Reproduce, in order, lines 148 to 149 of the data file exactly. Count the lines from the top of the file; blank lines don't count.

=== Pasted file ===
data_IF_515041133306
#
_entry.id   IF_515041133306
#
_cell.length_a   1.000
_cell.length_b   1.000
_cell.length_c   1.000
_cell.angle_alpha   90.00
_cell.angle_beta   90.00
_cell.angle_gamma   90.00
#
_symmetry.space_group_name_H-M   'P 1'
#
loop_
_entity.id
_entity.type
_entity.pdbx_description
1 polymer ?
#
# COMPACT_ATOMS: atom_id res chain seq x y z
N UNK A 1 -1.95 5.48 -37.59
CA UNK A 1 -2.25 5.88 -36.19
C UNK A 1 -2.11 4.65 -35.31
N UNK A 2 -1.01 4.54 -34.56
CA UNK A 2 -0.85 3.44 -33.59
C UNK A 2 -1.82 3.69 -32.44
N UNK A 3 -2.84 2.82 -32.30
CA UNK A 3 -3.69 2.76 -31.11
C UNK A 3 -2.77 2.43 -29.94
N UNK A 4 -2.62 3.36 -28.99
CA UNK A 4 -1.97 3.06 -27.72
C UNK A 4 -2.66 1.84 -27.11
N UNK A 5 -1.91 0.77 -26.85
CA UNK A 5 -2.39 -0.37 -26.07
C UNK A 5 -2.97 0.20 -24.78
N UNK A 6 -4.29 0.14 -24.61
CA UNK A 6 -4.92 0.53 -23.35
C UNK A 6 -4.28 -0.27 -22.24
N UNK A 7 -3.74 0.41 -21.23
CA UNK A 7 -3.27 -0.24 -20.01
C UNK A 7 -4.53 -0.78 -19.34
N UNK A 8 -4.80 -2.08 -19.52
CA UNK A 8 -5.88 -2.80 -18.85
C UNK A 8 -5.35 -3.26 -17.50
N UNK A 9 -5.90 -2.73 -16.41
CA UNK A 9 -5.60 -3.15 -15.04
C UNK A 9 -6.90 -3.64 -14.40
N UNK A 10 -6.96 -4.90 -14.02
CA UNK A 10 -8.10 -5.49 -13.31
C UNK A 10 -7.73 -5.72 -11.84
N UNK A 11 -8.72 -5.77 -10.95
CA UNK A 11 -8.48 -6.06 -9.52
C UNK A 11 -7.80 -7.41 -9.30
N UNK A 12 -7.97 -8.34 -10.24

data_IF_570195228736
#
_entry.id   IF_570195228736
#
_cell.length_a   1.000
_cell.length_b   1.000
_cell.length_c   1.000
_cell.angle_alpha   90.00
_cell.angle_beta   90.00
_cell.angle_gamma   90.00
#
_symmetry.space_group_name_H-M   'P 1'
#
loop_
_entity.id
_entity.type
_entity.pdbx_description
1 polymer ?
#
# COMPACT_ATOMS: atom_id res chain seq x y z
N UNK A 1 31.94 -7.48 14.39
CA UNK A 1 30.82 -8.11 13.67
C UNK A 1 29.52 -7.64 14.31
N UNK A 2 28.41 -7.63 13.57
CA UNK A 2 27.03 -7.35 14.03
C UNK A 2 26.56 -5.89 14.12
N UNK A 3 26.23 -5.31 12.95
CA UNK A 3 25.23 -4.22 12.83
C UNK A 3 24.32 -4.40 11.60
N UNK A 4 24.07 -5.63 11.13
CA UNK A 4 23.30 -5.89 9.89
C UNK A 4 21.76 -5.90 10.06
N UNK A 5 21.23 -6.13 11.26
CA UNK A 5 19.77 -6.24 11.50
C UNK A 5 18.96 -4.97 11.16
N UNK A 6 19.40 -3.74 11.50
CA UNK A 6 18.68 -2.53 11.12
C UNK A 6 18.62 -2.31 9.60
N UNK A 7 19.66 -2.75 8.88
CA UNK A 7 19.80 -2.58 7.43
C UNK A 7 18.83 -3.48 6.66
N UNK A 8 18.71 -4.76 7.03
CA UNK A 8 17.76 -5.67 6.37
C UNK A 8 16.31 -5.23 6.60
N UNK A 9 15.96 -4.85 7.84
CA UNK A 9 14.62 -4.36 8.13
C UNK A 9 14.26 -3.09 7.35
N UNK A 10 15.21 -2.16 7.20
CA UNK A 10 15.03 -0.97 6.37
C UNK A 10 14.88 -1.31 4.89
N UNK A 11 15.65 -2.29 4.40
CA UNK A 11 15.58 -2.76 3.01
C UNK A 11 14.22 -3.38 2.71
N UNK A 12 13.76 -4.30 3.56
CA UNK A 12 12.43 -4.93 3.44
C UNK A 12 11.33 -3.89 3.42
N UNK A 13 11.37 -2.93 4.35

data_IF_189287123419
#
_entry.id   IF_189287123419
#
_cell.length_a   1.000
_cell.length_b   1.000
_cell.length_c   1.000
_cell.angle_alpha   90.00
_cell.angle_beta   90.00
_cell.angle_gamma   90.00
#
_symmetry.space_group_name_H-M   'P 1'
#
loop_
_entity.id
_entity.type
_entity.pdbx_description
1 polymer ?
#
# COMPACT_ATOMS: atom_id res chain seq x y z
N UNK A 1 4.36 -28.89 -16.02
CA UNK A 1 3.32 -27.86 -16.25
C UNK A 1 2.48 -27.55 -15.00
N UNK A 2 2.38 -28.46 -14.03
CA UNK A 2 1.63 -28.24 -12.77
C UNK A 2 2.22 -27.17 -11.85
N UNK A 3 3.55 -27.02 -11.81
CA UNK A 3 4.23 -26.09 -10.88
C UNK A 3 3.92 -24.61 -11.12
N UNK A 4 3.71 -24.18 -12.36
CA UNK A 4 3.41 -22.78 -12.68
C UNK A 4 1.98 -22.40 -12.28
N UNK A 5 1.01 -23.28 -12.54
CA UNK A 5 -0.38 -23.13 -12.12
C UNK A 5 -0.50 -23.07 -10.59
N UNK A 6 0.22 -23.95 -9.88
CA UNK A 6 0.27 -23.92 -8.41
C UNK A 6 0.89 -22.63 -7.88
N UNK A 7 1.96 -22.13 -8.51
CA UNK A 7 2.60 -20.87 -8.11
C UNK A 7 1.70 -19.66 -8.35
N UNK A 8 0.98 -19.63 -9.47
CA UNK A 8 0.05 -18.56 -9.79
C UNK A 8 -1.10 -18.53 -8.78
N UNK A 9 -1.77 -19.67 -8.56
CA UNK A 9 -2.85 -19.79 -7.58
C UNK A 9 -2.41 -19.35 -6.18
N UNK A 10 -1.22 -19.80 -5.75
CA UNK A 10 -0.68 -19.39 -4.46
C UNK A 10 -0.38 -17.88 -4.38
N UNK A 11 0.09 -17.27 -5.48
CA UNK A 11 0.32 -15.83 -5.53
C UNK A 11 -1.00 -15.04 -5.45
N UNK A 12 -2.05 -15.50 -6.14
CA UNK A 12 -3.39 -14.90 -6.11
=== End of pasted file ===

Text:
CA UNK A 6 0.27 -23.92 -8.41
C UNK A 6 0.89 -22.63 -7.88